Non-fiction writer


Tony was a native of Washington, D.C., and a graduate of Brown University and Columbia University’s Graduate School of Journalism. He worked for many years as a newspaper reporter, first in Indiana and then during a decade overseas in Australia, Europe, Africa, and the Middle East, mainly covering wars and conflicts as a foreign correspondent for The Wall Street Journal. After returning to the U.S., he won the Pulitzer Prize for national reporting and wrote for the New Yorker  before becoming a full-time author.

 His books include the national and New York Times bestsellers, Confederates in the Attic, Blue Latitudes, Baghdad Without a Map and A Voyage Long and Strange. His book, Midnight Rising, was named a New York Times Notable Book of 2011; one of the year’s ten best books by Library Journal; and won the 2012 William Henry Seward Award for Excellence in Civil War Biography.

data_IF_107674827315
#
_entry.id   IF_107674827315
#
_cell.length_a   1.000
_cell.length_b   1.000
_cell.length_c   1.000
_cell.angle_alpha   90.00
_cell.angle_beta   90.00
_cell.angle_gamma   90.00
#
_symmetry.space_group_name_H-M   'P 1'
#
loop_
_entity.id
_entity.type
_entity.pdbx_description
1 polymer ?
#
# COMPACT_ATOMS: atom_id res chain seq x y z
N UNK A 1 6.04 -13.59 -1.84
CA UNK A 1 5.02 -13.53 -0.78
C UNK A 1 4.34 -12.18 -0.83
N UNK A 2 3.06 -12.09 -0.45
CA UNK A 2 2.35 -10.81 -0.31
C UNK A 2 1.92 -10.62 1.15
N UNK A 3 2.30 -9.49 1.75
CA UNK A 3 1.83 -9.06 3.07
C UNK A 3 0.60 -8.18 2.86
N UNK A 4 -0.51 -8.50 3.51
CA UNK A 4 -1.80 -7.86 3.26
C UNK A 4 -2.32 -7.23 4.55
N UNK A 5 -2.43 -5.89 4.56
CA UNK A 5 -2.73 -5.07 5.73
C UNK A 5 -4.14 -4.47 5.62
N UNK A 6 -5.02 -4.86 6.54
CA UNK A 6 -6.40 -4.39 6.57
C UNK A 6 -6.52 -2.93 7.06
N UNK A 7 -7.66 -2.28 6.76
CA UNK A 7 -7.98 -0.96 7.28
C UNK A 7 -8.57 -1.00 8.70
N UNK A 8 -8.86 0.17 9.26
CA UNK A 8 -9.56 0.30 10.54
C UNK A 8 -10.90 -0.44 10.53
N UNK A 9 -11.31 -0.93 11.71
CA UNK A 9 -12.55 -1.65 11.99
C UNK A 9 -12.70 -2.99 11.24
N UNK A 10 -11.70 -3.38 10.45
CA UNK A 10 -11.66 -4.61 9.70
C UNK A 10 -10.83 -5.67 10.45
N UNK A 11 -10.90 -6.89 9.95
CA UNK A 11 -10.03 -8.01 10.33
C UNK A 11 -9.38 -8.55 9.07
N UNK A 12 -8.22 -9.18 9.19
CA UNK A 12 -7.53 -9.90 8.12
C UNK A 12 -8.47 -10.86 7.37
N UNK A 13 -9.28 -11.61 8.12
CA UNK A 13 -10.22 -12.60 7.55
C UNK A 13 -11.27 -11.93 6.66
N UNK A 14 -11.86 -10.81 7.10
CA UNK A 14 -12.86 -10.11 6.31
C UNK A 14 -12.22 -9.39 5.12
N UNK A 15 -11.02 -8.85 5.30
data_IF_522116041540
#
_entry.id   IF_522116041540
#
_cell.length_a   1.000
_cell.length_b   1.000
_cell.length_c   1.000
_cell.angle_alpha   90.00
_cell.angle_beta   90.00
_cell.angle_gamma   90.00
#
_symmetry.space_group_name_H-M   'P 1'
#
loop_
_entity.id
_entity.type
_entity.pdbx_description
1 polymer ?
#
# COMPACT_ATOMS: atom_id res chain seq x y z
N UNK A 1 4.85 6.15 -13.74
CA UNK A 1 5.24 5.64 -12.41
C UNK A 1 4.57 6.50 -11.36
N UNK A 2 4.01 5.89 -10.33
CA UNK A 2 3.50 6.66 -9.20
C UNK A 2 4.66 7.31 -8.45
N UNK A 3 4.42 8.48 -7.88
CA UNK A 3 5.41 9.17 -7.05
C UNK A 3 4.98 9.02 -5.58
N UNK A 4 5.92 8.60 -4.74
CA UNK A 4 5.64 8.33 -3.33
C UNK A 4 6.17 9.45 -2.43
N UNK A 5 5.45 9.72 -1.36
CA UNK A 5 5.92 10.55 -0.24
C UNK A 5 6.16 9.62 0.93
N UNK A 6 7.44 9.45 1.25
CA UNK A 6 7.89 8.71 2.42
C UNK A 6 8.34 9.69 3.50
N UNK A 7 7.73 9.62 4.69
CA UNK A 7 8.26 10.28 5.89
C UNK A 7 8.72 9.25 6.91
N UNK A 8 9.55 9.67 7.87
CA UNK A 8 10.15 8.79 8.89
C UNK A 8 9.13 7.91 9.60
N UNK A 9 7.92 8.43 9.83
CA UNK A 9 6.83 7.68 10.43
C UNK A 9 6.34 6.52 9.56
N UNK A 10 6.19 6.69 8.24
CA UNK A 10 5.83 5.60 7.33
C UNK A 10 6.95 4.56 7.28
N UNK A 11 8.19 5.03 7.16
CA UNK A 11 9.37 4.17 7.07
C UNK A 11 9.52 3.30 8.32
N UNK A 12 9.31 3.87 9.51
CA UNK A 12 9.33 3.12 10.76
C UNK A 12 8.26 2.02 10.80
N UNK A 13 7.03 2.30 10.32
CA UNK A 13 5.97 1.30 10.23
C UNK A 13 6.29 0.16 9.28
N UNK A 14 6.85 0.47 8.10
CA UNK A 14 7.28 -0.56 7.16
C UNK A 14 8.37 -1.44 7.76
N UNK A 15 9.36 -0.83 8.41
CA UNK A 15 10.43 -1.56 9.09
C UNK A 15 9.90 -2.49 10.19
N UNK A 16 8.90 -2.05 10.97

Tony also served as fellow at the Radcliffe Institute for Advanced Study at Harvard University, and visiting scholar at the John Carter Brown Library at Brown University.

  • @nprscottsimon asks @GeraldineBrooks how she is doing without @TonyHorwitz in this fine interview.

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A huge canvas of intricate details, this thoughtful and observant work delicately navigates the long shadow of America's history.

Publishers Weekly Starred Review
on Spying on the South

provocative and well worth reading

on Spying on the South